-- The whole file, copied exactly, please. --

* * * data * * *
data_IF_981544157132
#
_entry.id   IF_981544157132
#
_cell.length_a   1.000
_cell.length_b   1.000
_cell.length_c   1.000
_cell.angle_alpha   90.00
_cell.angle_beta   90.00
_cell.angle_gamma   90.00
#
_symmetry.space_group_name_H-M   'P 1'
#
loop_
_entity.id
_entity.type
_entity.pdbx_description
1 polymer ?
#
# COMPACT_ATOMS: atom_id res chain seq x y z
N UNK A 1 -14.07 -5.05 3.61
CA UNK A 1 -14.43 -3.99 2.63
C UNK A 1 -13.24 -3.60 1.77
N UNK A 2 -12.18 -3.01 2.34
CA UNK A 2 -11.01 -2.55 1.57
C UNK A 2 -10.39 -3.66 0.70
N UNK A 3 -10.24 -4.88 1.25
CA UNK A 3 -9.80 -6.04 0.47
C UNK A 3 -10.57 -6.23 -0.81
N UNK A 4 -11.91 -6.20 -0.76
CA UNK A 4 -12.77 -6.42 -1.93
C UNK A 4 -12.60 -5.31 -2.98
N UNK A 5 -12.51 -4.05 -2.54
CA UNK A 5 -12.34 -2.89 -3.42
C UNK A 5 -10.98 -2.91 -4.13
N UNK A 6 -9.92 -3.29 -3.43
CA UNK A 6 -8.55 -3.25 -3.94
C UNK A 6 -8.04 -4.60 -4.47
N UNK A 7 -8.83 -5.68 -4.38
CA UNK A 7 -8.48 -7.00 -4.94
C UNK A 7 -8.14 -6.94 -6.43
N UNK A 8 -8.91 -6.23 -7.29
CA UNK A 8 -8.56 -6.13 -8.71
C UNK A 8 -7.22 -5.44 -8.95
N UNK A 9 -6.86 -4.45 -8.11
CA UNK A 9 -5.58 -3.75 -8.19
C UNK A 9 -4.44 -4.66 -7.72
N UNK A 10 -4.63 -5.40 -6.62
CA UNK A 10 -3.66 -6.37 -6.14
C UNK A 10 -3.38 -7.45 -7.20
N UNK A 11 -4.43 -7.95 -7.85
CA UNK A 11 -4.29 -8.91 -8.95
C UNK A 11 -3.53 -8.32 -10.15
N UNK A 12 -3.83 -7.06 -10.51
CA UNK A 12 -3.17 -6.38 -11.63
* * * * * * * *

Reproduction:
data_IF_981544157132
#
_entry.id   IF_981544157132
#
_cell.length_a   1.000
_cell.length_b   1.000
_cell.length_c   1.000
_cell.angle_alpha   90.00
_cell.angle_beta   90.00
_cell.angle_gamma   90.00
#
_symmetry.space_group_name_H-M   'P 1'
#
loop_
_entity.id
_entity.type
_entity.pdbx_description
1 polymer ?
#
# COMPACT_ATOMS: atom_id res chain seq x y z
N UNK A 1 -14.07 -5.05 3.61
CA UNK A 1 -14.43 -3.99 2.63
C UNK A 1 -13.24 -3.60 1.77
N UNK A 2 -12.18 -3.01 2.34
CA UNK A 2 -11.01 -2.55 1.57
C UNK A 2 -10.39 -3.66 0.70
N UNK A 3 -10.24 -4.88 1.25
CA UNK A 3 -9.80 -6.04 0.47
C UNK A 3 -10.57 -6.23 -0.81
N UNK A 4 -11.91 -6.20 -0.76
CA UNK A 4 -12.77 -6.42 -1.93
C UNK A 4 -12.60 -5.31 -2.98
N UNK A 5 -12.51 -4.05 -2.54
CA UNK A 5 -12.34 -2.89 -3.42
C UNK A 5 -10.98 -2.91 -4.13
N UNK A 6 -9.92 -3.29 -3.43
CA UNK A 6 -8.55 -3.25 -3.94
C UNK A 6 -8.04 -4.60 -4.47
N UNK A 7 -8.83 -5.68 -4.38
CA UNK A 7 -8.48 -7.00 -4.94
C UNK A 7 -8.14 -6.94 -6.43
N UNK A 8 -8.91 -6.23 -7.29
CA UNK A 8 -8.56 -6.13 -8.71
C UNK A 8 -7.22 -5.44 -8.95
N UNK A 9 -6.86 -4.45 -8.11
CA UNK A 9 -5.58 -3.75 -8.19
C UNK A 9 -4.44 -4.66 -7.72
N UNK A 10 -4.63 -5.40 -6.62
CA UNK A 10 -3.66 -6.37 -6.14
C UNK A 10 -3.38 -7.45 -7.20
N UNK A 11 -4.43 -7.95 -7.85
CA UNK A 11 -4.29 -8.91 -8.95
C UNK A 11 -3.53 -8.32 -10.15
N UNK A 12 -3.83 -7.06 -10.51
CA UNK A 12 -3.17 -6.38 -11.63